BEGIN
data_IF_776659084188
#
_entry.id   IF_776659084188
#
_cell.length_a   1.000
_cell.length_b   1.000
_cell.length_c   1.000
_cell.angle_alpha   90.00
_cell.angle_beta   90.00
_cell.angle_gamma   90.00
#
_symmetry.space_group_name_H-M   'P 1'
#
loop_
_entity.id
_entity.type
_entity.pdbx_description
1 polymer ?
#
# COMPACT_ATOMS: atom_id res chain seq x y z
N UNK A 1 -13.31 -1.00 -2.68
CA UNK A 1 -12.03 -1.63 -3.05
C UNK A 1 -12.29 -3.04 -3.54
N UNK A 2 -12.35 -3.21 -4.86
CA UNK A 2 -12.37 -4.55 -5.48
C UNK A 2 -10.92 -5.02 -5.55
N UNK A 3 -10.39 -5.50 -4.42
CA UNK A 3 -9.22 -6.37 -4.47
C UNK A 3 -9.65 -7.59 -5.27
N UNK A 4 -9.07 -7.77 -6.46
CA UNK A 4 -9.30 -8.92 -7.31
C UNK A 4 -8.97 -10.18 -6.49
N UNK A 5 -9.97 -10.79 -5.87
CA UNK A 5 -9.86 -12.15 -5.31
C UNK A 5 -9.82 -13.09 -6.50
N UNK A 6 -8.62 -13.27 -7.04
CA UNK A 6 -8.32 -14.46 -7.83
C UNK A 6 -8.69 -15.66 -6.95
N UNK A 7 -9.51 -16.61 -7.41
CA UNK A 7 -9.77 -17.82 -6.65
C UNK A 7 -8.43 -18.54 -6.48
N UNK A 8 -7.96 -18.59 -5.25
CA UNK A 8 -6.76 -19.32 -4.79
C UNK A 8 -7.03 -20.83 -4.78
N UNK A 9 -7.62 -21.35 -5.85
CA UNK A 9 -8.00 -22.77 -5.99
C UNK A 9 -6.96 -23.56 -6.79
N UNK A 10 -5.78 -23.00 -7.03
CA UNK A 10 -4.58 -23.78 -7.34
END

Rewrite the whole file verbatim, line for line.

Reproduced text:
data_IF_776659084188
#
_entry.id   IF_776659084188
#
_cell.length_a   1.000
_cell.length_b   1.000
_cell.length_c   1.000
_cell.angle_alpha   90.00
_cell.angle_beta   90.00
_cell.angle_gamma   90.00
#
_symmetry.space_group_name_H-M   'P 1'
#
loop_
_entity.id
_entity.type
_entity.pdbx_description
1 polymer ?
#
# COMPACT_ATOMS: atom_id res chain seq x y z
N UNK A 1 -13.31 -1.00 -2.68
CA UNK A 1 -12.03 -1.63 -3.05
C UNK A 1 -12.29 -3.04 -3.54
N UNK A 2 -12.35 -3.21 -4.86
CA UNK A 2 -12.37 -4.55 -5.48
C UNK A 2 -10.92 -5.02 -5.55
N UNK A 3 -10.39 -5.50 -4.42
CA UNK A 3 -9.22 -6.37 -4.47
C UNK A 3 -9.65 -7.59 -5.27
N UNK A 4 -9.07 -7.77 -6.46
CA UNK A 4 -9.30 -8.92 -7.31
C UNK A 4 -8.97 -10.18 -6.49
N UNK A 5 -9.97 -10.79 -5.87
CA UNK A 5 -9.86 -12.15 -5.31
C UNK A 5 -9.82 -13.09 -6.50
N UNK A 6 -8.62 -13.27 -7.04
CA UNK A 6 -8.32 -14.46 -7.83
C UNK A 6 -8.69 -15.66 -6.95
N UNK A 7 -9.51 -16.61 -7.41
CA UNK A 7 -9.77 -17.82 -6.65
C UNK A 7 -8.43 -18.54 -6.48
N UNK A 8 -7.96 -18.59 -5.25
CA UNK A 8 -6.76 -19.32 -4.79
C UNK A 8 -7.03 -20.83 -4.78
N UNK A 9 -7.62 -21.35 -5.85
CA UNK A 9 -8.00 -22.77 -5.99
C UNK A 9 -6.96 -23.56 -6.79
N UNK A 10 -5.78 -23.00 -7.03
CA UNK A 10 -4.58 -23.78 -7.34